After a return trip to California, Bower was sent to Pendleton, Ore., to learn to sink submarines. The disheartening assignment earned little success for the pilots. When a mysterious new assignment came up, Bower and many of his comrades volunteered, flying their bombers to Elgin Field in Florida.
The highly classified mission turned out to be Doolittle’s famous raid. In order to master the brand-new technique of taking off from an aircraft carrier, 140 volunteer pilots and crewman trained intensely for two months. On April 1, 1942, 16 highly customized B-25B Mitchell bombers, their five-man crews and maintenance personnel were loaded onto the USS Hornet at Alameda, Calif. A few days later, the ship joined with the carrier USS Enterprise, and an escort of cruisers and destroyers headed for Japanese waters.
The plan was to launch the planes closer to Japan. But on April 18, a Japanese boat radioed a warning to Japan, before being destroyed by an American cruiser. The admiral of the Enterprise messaged the Hornet, “Launch planes. To Colonel Doolittle and gallant command, good luck, and God bless you.”
Bower piloted the twelfth B-25 to take off. Each bomber spent about an hour over Japan, dodging antiaircraft fire and evading Japanese Zeros. The young lieutenant and his crew successfully bombed the Ogura city refinery, two factories and a large warehouse along the docks at Yokohama, using the B-25’s 500-pound explosive and incendiary bombs. It was a miracle that the crew completed its mission, with two enemy fighters trailing the plane inland and a series of barrage balloons exploding as it made its bombing runs.
On the flight to China, Bower spotted a Japanese weather boat. His crew strafed the vessel with the plane’s .50-caliber machine guns, sinking it. Unfortunately, the long flight and bad weather made for disastrous delays, forcing 11 of the 16 raiding crews to bail out, including Bower’s. The others crash-landed or ditched in the water, and nearly a dozen men were killed or captured.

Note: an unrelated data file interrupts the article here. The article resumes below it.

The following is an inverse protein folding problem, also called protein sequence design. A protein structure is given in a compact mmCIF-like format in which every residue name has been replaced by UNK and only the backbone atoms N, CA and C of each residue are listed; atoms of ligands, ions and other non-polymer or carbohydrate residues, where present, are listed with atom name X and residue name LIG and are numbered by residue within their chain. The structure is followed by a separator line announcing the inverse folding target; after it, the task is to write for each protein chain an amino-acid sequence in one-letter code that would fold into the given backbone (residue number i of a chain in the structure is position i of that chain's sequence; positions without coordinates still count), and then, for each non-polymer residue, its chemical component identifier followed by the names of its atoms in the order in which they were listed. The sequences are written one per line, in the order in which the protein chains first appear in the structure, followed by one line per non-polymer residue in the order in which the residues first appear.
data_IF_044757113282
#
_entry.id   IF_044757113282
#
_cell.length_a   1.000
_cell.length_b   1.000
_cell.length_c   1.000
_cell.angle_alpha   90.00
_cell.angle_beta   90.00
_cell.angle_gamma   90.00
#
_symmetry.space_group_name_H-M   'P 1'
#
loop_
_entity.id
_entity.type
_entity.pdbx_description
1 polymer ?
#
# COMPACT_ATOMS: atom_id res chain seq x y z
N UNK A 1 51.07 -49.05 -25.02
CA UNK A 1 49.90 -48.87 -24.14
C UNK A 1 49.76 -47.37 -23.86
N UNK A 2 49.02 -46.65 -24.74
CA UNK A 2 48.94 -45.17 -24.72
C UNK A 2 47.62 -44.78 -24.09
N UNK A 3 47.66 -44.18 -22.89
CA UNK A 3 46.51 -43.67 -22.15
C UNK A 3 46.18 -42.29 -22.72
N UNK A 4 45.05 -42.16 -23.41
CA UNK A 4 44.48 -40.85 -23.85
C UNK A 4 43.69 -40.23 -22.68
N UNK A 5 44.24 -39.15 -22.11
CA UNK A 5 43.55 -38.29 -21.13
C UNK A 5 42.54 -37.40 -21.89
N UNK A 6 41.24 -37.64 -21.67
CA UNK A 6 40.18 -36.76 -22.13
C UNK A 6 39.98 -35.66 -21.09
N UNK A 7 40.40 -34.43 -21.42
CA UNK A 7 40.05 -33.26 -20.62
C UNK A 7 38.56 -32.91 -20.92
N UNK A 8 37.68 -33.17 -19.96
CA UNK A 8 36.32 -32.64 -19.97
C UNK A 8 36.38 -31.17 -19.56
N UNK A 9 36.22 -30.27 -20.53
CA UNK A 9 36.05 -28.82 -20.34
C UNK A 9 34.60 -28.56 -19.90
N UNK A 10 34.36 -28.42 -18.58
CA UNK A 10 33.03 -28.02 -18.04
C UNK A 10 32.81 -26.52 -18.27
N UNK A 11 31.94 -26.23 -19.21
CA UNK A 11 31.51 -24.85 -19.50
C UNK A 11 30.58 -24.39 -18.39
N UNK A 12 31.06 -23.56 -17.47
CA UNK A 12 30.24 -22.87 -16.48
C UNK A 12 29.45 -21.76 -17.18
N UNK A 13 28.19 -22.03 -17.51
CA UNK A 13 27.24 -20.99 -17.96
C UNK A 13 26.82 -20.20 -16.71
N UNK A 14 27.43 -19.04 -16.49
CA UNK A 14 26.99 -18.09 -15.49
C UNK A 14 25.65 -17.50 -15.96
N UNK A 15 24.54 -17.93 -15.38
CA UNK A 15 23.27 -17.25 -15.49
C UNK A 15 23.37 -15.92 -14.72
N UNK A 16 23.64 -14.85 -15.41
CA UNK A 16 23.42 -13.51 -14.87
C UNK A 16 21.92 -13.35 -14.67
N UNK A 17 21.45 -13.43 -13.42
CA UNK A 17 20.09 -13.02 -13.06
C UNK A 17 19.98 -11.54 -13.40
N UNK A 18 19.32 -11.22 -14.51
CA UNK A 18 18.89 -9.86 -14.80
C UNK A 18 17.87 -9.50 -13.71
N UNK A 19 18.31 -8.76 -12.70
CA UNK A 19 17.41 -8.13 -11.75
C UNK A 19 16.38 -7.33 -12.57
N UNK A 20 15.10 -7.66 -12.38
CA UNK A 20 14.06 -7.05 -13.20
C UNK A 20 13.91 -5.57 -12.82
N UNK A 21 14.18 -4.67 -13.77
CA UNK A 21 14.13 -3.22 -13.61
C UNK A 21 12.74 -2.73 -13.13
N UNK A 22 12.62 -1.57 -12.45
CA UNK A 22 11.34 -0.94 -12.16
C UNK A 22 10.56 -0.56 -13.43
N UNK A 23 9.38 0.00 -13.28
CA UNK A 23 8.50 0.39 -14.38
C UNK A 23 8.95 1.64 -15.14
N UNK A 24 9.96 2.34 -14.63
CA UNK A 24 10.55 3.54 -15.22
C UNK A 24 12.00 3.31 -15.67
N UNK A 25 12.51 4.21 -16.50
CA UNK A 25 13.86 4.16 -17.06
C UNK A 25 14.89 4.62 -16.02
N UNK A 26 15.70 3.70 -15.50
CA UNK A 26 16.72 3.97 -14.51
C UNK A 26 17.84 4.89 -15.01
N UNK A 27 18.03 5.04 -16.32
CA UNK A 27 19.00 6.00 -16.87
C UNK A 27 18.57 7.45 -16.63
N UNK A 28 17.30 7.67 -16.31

Bower was one of 64 raiders who found safe haven—thanks to a little luck, a lot of stamina and the help of the Chinese. For his part in the most famous air raid in WWII history, Bower was awarded the Distinguished Flying Cross and a Bronze Star, among many other tributes. Following the raid, newly promoted Brig. Gen. Doolittle handpicked Bower to help him lead strategic bombing campaigns over North Africa and Italy. Bower remained in the Air Force after the war, serving in Newfoundland; California, Washington, D.C.; and Georgia, where he was base commander of Dobbins Air Force Base in Marietta. He retired from active service in 1966, returning to Colorado with his wife, the former Lorraine Ammon, with whom he raised four children. Bower remained good friends with Doolittle throughout his life and attended the general’s funeral at Arlington National Cemetery in 1993.
As they have since the 1940s, the survivors will begin this year’s anniversary with a toast. During a private ceremony, the Doolittle Raiders will read aloud the names of their fellow airmen before drinking from one of 80 specially engraved silver goblets.
The goblets, which are kept at the Air Force Academy in Colorado Springs, Colo., travel with a specially donated bottle of Hennessy cognac, bottled in 1896, the year of Doolittle’s birth. In keeping with Doolittle’s wishes, when only two of the Doolittle Raiders remain, the bottle will finally be opened, for a last toast.